What are the musical commonalities between famous artists such as Skrillex, The Prodigy, Jay-Z, Slipknot, Bjork, Oasis, Amy Winehouse and Duran Duran?
The answer is rhythm. All of these artists have at one point used a specific rhythm pattern that is so identifiable you would recognise it even if you have never heard the original title song.
At just 6 seconds long it is the most sampled rhythm in the history of drums.
The Winstons, below, were an American funk and soul band who were not very well known, (their drummer G.C. Coleman even more so) and they released a song in 1960 titled ‘Amen Brother’, listen below! Little did they know that a sample derived from the drum solo in this track would become the ‘Amen Break’ - the most sampled rhythm in the history of drums.
The Amen Break is a loop of 4 bars that was popularised by the drum sample album ‘Ultimate Break and Beats’ released in 1986 for the DJ population. Since the sample was created it has become a prominent feature in mainstream music, featuring in a host of famous songs such as; Oasis - ‘D’You Know What I Mean?’, Nine Inch Nails - ‘The Perfect Drug’, Slipknot - ‘Eyeless’ and Björk - ‘Crystalline’.
The concept of sampling: where did it come from?
It was in the 70’s when the concept of using a ‘sample’ was brought about. Musically speaking, sampling is the process of taking a portion of a sound recording and reusing it on a separate piece of music. More often than not, this is done through a ‘rhythm break’ whereby a small section is sampled from one piece of music to form the beat on another track. It is through the sampling method that a piece of music can transform from average to being equipped with a catchy and memorable rhythm, making it hard to forget!
So as a result of this, DJ’s, musicians and artists like Skrillex and Jay-Z are continually in search of a melody ostinato/lick or drum pattern, that has the ability to resound in your mind long after it has been heard, leaving the taste of desire to hear it again… which is how the ‘Amen Break’ became one of the most extensively used rhythm across all genres of music.
Unfortunately, The Winstons never received any royalties for their original creation. However, in 2015 a DJ from the UK created a ‘GoFundMe’ page in the name of Richard Spencer, the singer and saxophonist from the band, to acknowledge and give appreciation to the ‘Amen Break’, whereby 2,000 people have donated $24,000!!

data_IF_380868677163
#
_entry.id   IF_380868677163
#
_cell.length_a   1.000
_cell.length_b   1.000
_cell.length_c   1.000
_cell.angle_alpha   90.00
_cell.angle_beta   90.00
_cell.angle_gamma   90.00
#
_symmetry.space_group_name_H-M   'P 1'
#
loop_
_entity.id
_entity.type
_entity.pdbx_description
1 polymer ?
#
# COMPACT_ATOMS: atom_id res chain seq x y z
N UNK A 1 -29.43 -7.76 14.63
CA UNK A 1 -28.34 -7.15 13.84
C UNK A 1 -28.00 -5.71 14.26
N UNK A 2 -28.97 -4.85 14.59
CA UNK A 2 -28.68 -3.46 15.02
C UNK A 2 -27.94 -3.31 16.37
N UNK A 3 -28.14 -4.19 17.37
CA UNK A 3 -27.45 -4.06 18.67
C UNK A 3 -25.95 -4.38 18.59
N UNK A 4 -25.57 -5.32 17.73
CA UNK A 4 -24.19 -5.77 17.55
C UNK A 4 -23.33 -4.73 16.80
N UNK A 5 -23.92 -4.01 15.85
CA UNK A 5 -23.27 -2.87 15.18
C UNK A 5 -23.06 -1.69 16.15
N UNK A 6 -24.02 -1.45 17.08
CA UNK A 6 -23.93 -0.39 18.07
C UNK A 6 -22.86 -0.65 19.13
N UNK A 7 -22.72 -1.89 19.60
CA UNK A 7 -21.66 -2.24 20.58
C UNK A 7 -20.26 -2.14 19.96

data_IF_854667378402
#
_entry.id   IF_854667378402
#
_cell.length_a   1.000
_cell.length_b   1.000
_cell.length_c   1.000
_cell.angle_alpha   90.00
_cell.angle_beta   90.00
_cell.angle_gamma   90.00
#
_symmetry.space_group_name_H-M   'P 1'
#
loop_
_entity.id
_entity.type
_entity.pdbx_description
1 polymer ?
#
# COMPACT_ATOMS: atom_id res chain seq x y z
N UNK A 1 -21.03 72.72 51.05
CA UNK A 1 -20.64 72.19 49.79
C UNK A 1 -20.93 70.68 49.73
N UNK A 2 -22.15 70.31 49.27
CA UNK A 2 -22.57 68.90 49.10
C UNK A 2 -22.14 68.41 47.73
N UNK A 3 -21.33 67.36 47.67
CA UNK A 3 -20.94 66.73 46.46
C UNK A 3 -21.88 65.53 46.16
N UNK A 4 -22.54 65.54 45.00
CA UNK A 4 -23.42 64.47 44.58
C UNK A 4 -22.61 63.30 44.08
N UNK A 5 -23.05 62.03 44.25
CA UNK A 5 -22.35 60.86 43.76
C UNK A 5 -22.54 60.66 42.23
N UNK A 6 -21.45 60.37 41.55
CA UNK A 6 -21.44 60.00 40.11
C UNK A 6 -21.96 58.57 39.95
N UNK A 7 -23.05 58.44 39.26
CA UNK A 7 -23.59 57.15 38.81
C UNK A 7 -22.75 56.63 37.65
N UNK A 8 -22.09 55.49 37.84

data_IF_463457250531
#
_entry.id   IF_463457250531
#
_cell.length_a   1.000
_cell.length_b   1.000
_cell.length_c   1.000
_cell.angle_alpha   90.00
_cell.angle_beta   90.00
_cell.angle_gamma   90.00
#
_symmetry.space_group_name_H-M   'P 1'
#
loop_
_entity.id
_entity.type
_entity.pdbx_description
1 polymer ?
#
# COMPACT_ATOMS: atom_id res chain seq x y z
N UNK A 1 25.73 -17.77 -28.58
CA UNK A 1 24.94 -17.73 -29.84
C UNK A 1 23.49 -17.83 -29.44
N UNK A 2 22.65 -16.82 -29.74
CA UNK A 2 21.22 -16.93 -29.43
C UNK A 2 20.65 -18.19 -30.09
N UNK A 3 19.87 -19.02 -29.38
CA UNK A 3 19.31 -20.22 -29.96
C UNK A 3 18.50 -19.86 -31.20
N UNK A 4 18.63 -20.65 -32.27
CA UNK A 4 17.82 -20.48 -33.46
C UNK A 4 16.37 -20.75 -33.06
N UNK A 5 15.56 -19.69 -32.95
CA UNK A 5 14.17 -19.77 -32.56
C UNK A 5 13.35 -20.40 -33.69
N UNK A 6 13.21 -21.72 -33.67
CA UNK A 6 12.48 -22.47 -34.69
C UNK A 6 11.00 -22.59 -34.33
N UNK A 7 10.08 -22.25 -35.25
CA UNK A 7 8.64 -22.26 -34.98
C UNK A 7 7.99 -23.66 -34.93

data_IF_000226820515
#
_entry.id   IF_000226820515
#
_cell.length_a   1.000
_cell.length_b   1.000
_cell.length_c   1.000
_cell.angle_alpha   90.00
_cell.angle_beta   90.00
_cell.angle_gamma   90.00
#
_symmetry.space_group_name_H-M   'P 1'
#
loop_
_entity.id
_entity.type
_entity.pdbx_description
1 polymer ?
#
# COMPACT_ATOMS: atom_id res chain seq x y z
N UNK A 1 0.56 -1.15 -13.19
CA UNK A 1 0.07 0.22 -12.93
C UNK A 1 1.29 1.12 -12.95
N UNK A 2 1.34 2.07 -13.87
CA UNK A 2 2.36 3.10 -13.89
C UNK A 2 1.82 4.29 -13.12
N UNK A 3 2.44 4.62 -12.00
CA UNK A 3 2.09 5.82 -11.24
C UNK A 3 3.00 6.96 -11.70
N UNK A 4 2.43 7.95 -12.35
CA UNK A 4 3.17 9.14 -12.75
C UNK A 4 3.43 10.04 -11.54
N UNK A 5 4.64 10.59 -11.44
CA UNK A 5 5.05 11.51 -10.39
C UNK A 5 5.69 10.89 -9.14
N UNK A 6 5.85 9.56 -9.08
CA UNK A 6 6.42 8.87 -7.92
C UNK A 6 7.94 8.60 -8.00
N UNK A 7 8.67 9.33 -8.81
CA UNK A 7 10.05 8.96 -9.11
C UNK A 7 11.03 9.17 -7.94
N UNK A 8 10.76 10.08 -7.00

More and more artists are recording their own material nowadays with ever evolving technology accessible to them.
A basic knowledge of sound engineering will enable you to record your work, analyse your playing and help you understand what is happening to your track in a recording studio.
Stereo overheads, close mics on each drum, as well as room mics seems to be the standard for recording drums. However today I'd like you to read about a simple technique I use for getting great drum sounds with 4 microphones only, the Glyn Johns method. It is what I use at livestudios.
From Wikipedia: "Johns developed a unique approach to the recording of drums, sometimes referred to as the "Glyn Johns Method", that rarely employs more than two or three microphones, and which usually keeps one mike hoisted several feet overhead to achieve natural perspective of the whole kit, as well as one off to the side (not far from the floor tom tom), and one near to the bass drum. The key to the method is to keep both the overhead mike and the side-mike equidistant from (and pointed at) the centre of the snare, aimed in such a way of forming a triangular pattern (with the three corners being the snare, the side-mike, and the overhead mic).Johns prefers not to close-mike the individual drums, except occasionally the snare drum". See original article here, or read below for the the detailed method.